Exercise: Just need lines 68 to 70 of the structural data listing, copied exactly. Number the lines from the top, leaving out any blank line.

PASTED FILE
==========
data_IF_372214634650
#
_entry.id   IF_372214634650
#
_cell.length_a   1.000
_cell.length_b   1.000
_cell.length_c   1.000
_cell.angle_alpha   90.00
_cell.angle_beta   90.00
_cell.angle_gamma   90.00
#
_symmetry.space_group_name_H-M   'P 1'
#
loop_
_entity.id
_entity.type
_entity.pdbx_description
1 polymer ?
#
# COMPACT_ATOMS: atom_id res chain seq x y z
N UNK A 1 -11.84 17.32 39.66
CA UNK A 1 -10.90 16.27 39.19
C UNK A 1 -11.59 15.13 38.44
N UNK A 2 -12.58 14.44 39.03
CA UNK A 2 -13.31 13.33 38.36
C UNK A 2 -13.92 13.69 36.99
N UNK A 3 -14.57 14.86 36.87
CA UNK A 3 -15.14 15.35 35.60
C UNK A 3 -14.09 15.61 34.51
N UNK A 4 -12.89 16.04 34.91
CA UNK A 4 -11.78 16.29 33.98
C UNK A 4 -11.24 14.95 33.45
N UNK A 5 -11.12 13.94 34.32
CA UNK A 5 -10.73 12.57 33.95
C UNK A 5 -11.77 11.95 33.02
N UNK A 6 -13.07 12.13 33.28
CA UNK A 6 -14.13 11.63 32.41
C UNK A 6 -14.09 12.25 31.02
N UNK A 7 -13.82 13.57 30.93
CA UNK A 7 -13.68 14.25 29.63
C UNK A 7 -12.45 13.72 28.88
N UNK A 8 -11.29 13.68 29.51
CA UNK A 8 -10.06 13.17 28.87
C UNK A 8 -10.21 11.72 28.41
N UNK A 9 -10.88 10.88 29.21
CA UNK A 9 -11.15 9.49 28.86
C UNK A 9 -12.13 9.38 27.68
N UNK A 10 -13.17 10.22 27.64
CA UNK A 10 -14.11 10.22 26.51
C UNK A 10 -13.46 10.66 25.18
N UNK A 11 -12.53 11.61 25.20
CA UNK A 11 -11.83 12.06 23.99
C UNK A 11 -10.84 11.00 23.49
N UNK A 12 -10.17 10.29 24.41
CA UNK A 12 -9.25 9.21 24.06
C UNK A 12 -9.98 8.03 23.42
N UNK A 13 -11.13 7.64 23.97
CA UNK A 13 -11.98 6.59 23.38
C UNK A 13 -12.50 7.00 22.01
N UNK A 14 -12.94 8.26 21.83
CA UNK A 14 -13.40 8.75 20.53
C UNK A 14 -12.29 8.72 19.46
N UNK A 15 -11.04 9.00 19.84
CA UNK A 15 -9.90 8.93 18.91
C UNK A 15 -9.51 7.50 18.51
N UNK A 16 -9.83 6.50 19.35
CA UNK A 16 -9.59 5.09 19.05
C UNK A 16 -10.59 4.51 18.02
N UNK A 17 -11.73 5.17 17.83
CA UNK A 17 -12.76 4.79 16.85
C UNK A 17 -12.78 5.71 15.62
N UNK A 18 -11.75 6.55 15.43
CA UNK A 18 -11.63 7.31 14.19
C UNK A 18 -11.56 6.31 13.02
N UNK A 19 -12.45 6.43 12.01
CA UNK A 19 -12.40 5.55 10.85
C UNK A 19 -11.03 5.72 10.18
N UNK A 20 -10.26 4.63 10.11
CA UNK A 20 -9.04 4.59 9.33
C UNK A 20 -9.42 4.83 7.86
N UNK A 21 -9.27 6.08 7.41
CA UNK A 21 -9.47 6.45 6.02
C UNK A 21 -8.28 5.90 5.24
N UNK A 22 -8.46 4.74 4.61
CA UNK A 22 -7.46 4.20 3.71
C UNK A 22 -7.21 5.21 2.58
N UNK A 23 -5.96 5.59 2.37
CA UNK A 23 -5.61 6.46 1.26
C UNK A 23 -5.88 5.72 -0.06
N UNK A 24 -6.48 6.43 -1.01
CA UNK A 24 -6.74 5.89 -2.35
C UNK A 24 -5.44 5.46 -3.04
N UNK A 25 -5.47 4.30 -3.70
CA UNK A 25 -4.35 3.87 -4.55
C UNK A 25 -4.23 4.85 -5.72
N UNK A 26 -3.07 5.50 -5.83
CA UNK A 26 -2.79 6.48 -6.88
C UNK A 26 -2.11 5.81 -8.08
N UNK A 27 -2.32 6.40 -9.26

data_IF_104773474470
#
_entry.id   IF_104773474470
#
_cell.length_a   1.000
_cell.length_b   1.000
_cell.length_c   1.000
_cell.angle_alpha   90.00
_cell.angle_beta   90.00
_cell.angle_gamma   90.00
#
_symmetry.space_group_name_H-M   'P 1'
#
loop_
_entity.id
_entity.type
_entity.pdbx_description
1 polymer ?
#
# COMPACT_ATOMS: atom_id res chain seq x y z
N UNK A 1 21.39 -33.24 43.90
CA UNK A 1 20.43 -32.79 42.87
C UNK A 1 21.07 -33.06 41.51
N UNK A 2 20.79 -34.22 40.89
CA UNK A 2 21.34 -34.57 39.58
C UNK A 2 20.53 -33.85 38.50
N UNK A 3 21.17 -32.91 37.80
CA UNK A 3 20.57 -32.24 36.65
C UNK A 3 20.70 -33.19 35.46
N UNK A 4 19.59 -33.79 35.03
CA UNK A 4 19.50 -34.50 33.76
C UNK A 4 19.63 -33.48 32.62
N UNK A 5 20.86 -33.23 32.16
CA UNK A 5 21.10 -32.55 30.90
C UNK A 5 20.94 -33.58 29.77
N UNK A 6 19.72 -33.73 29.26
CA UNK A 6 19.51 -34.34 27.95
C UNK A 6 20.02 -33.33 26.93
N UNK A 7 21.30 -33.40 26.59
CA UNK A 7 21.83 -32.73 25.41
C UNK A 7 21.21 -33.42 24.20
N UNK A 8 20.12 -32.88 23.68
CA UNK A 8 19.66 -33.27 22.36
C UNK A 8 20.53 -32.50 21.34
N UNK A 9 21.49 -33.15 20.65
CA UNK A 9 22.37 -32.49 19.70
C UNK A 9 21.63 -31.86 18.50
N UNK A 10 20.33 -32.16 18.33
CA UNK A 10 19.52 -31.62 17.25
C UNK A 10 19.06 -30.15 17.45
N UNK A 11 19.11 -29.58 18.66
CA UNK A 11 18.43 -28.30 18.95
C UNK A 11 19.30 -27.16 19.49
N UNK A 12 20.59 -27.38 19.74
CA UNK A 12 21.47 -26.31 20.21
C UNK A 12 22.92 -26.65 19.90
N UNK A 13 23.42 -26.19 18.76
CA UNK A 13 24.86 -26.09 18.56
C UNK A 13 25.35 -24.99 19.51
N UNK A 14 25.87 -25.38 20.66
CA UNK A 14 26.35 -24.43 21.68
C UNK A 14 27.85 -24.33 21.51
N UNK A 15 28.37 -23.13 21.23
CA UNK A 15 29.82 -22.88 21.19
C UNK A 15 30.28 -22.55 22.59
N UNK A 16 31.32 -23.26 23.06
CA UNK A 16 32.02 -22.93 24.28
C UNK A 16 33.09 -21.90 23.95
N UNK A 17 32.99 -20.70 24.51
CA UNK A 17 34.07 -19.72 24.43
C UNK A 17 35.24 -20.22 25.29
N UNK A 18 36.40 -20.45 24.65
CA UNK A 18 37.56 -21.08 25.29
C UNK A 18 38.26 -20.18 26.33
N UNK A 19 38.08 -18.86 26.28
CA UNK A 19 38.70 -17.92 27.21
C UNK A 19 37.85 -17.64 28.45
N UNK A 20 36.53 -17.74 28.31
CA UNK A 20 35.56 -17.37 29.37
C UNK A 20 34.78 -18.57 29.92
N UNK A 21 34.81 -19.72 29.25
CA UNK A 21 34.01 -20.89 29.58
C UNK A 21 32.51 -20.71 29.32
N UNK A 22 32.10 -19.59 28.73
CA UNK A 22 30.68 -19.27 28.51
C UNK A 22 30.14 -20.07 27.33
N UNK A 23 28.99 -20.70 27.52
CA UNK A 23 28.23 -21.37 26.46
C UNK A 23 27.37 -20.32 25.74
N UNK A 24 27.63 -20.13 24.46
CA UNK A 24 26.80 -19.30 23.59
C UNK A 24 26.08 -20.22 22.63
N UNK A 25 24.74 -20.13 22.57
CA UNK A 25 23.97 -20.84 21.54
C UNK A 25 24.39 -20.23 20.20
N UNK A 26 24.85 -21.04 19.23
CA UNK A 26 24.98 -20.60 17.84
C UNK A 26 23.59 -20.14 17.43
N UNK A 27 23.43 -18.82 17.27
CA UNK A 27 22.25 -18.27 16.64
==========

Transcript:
C UNK A 16 -10.59 4.51 18.02
N UNK A 17 -11.73 5.17 17.83
CA UNK A 17 -12.76 4.79 16.85